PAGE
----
[Eeglablist] The KARA ONE Database: Phonological Categories in imagined and articulated speech

Makoto Miyakoshi mmiyakoshi at ucsd.edu
Wed Aug 5 10:16:29 PDT 2015


Dear Frank,

Very nice! I've often seen requests (many from India) to share EEG data. I
believe your effort to share data in that way will facilitate the research
activity in the (mainly engineering) field.

Makoto

On Mon, Aug 3, 2015 at 6:32 AM, frank <frank at cs.toronto.edu> wrote:

> We are making 24 GB of a new dataset, called Kara One, freely available.
> This database combines 3 modalities (EEG, face tracking, and audio) during
> imagined and articulated speech using phonologically-relevant phonemic and
> single-word prompts. It is the result of a collaboration between the
> Toronto Rehabilitation Institute (in the University Health Network) and the
> Department of Computer Science at the University of Toronto.
>
> In the associated paper (abstract below), we show how to accurately
> classify imagined phonological categories solely from EEG data.
> Specifically, we obtain up to 90% accuracy in classifying imagined
> consonants from imagined vowels and up to 95% accuracy in classifying
> stimulus from active imagination states using advanced deep-belief networks.
>
> Data from 14 participants are available here:
> http://www.cs.toronto.edu/~complingweb/data/karaOne/karaOne.html.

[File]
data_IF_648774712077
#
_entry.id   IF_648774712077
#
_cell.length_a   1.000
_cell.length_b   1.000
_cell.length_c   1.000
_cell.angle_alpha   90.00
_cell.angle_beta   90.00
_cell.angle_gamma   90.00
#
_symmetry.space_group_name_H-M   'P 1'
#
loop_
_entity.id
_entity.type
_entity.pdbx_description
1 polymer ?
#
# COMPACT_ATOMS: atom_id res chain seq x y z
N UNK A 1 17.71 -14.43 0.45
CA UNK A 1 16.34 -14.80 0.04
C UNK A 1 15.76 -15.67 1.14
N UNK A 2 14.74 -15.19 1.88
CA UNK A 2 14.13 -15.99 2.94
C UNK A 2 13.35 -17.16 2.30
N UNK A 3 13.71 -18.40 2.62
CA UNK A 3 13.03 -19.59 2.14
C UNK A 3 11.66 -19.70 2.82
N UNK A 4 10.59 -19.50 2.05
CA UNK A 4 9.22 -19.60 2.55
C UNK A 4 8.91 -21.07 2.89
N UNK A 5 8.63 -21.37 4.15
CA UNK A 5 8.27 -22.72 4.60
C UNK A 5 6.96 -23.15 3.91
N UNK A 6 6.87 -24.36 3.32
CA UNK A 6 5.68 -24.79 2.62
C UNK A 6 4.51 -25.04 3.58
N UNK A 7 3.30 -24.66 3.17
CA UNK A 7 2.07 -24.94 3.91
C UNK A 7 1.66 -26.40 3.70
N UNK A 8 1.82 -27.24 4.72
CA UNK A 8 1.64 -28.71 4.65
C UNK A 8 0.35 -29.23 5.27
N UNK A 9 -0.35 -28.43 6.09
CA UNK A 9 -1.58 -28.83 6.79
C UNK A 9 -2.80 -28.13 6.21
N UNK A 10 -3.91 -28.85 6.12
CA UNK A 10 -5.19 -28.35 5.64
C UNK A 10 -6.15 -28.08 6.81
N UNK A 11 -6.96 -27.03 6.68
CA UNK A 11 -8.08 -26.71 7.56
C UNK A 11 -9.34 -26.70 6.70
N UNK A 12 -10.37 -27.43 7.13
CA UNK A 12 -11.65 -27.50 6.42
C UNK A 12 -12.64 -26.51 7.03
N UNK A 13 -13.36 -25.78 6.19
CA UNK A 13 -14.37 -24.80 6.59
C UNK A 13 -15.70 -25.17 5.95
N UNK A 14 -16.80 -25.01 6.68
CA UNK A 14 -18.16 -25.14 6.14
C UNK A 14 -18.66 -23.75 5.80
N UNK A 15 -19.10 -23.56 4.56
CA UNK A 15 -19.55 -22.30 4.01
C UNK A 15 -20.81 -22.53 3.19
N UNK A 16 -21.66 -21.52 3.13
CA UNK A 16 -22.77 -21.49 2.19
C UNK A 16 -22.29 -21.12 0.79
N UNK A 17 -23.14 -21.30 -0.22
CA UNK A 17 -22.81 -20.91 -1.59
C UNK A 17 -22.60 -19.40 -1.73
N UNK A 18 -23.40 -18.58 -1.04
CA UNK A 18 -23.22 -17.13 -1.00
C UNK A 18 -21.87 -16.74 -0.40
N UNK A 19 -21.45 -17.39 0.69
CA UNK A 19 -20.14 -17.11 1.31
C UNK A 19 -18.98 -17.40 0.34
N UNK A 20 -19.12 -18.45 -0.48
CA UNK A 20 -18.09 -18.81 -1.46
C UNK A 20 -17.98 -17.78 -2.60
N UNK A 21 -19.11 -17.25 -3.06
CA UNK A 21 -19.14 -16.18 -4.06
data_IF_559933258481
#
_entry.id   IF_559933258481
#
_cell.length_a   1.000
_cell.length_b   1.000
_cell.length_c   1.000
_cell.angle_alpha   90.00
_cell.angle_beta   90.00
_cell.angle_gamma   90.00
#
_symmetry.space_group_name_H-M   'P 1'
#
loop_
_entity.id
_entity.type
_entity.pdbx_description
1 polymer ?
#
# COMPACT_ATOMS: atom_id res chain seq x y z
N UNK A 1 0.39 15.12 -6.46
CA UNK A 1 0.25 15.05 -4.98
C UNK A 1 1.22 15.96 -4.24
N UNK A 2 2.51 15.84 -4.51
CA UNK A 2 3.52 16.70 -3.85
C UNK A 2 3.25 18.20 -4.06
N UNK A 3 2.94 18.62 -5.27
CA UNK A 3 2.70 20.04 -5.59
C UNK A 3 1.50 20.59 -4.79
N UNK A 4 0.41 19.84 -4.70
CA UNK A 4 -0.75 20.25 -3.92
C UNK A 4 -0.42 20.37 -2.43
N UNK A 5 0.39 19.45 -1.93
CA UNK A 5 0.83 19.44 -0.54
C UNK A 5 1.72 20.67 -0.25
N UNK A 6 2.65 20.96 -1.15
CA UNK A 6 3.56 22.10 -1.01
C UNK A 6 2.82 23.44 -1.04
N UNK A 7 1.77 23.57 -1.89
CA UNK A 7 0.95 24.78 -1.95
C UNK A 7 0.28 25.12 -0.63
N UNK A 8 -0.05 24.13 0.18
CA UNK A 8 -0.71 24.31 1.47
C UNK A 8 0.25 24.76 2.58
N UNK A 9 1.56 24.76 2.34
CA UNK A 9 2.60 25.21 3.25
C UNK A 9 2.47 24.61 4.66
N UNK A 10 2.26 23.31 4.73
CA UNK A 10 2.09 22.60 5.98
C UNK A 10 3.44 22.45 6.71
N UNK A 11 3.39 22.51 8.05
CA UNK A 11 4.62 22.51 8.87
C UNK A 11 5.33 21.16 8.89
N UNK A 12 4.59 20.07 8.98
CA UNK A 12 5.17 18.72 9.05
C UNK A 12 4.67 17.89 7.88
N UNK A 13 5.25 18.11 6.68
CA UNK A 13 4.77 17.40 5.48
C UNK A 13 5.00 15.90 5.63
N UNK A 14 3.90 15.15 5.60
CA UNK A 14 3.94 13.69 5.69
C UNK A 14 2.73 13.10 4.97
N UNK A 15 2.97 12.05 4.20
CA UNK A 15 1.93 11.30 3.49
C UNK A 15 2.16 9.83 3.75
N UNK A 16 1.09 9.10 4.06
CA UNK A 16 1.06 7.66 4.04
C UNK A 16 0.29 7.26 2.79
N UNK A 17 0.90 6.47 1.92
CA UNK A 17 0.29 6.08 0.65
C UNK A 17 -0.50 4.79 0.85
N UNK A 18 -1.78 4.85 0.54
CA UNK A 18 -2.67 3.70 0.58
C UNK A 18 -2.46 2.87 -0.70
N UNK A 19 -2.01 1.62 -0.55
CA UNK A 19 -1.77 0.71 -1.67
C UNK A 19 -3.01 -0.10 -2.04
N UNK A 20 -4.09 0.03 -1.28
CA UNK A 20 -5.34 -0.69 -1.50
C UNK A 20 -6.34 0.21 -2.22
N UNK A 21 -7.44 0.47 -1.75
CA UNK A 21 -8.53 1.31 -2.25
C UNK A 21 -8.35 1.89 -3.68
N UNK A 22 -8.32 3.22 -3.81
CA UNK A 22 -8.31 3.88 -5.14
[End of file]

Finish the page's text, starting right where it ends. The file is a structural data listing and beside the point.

>
> If you have any questions, please contact Frank Rudzicz at
> frank at cs.toronto.edu.
>
>
>
> Best regards,
>
> Frank
>
>
>
> PAPER Shunan Zhao and Frank Rudzicz (2015) Classifying phonological
> categories in imagined and articulated speech. *In Proceedings of ICASSP
> 2015*, Brisbane Australia
>
> ABSTRACT This paper presents a new dataset combining 3 modalities (EEG,
> facial, and audio) during imagined and vocalized phonemic and single-word
> prompts. We pre-process the EEG data, compute features for all 3
> modalities, and perform binary classification of phonological categories
> using a combination of these modalities. For example, a deep-belief network
> obtains accuracies over 90% on identifying consonants, which is
> significantly more accurate than two baseline support vector machines. We
> also classify between the different states (resting, stimuli, active
> thinking) of the recording, achieving accuracies of 95%. These data may be
> used to learn multimodal relationships, and to develop silent-speech and
> brain-computer interfaces.
>
>
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-- 
Makoto Miyakoshi
Swartz Center for Computational Neuroscience
Institute for Neural Computation, University of California San Diego
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